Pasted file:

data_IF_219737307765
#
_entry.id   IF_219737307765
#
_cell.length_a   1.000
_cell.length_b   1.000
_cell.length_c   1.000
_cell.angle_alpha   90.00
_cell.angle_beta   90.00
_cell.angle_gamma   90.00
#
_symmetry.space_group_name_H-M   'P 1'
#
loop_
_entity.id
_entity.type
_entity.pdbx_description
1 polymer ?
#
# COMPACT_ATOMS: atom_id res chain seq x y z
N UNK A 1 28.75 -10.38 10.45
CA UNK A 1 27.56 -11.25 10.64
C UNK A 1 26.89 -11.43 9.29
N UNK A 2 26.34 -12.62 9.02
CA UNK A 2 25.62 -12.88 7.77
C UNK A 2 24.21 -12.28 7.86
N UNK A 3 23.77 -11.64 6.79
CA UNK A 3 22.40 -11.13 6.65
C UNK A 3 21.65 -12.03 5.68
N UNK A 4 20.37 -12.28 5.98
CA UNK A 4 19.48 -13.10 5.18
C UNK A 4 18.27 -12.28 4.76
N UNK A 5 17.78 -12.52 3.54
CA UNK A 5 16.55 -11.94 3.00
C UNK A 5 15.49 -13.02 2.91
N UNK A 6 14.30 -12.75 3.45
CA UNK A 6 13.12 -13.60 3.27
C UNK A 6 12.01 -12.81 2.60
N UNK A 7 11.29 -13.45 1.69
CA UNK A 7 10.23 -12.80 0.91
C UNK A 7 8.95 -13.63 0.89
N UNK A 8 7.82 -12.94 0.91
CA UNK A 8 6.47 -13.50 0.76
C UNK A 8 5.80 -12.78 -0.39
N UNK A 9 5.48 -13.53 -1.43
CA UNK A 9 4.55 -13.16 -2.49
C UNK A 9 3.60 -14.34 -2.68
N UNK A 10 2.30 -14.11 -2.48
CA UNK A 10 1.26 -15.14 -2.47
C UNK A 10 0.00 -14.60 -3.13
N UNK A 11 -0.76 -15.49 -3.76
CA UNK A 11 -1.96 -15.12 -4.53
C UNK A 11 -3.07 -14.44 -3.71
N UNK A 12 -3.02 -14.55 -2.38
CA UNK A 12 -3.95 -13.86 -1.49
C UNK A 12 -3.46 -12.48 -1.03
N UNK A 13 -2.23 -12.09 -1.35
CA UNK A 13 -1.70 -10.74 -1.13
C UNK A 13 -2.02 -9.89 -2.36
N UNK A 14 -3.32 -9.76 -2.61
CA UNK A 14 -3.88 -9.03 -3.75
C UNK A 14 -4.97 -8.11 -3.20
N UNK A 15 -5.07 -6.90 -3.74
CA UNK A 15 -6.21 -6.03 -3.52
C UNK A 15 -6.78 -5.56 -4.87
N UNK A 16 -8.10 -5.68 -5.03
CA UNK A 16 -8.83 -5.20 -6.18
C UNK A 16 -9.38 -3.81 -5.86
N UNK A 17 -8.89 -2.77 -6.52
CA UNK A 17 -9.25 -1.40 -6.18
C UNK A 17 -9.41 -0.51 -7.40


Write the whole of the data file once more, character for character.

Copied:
data_IF_219737307765
#
_entry.id   IF_219737307765
#
_cell.length_a   1.000
_cell.length_b   1.000
_cell.length_c   1.000
_cell.angle_alpha   90.00
_cell.angle_beta   90.00
_cell.angle_gamma   90.00
#
_symmetry.space_group_name_H-M   'P 1'
#
loop_
_entity.id
_entity.type
_entity.pdbx_description
1 polymer ?
#
# COMPACT_ATOMS: atom_id res chain seq x y z
N UNK A 1 28.75 -10.38 10.45
CA UNK A 1 27.56 -11.25 10.64
C UNK A 1 26.89 -11.43 9.29
N UNK A 2 26.34 -12.62 9.02
CA UNK A 2 25.62 -12.88 7.77
C UNK A 2 24.21 -12.28 7.86
N UNK A 3 23.77 -11.64 6.79
CA UNK A 3 22.40 -11.13 6.65
C UNK A 3 21.65 -12.03 5.68
N UNK A 4 20.37 -12.28 5.98
CA UNK A 4 19.48 -13.10 5.18
C UNK A 4 18.27 -12.28 4.76
N UNK A 5 17.78 -12.52 3.54
CA UNK A 5 16.55 -11.94 3.00
C UNK A 5 15.49 -13.02 2.91
N UNK A 6 14.30 -12.75 3.45
CA UNK A 6 13.12 -13.60 3.27
C UNK A 6 12.01 -12.81 2.60
N UNK A 7 11.29 -13.45 1.69
CA UNK A 7 10.23 -12.80 0.91
C UNK A 7 8.95 -13.63 0.89
N UNK A 8 7.82 -12.94 0.91
CA UNK A 8 6.47 -13.50 0.76
C UNK A 8 5.80 -12.78 -0.39
N UNK A 9 5.48 -13.53 -1.43
CA UNK A 9 4.55 -13.16 -2.49
C UNK A 9 3.60 -14.34 -2.68
N UNK A 10 2.30 -14.11 -2.48
CA UNK A 10 1.26 -15.14 -2.47
C UNK A 10 0.00 -14.60 -3.13
N UNK A 11 -0.76 -15.49 -3.76
CA UNK A 11 -1.96 -15.12 -4.53
C UNK A 11 -3.07 -14.44 -3.71
N UNK A 12 -3.02 -14.55 -2.38
CA UNK A 12 -3.95 -13.86 -1.49
C UNK A 12 -3.46 -12.48 -1.03
N UNK A 13 -2.23 -12.09 -1.35
CA UNK A 13 -1.70 -10.74 -1.13
C UNK A 13 -2.02 -9.89 -2.36
N UNK A 14 -3.32 -9.76 -2.61
CA UNK A 14 -3.88 -9.03 -3.75
C UNK A 14 -4.97 -8.11 -3.20
N UNK A 15 -5.07 -6.90 -3.74
CA UNK A 15 -6.21 -6.03 -3.52
C UNK A 15 -6.78 -5.56 -4.87
N UNK A 16 -8.10 -5.68 -5.03
CA UNK A 16 -8.83 -5.20 -6.18
C UNK A 16 -9.38 -3.81 -5.86
N UNK A 17 -8.89 -2.77 -6.52
CA UNK A 17 -9.25 -1.40 -6.18
C UNK A 17 -9.41 -0.51 -7.40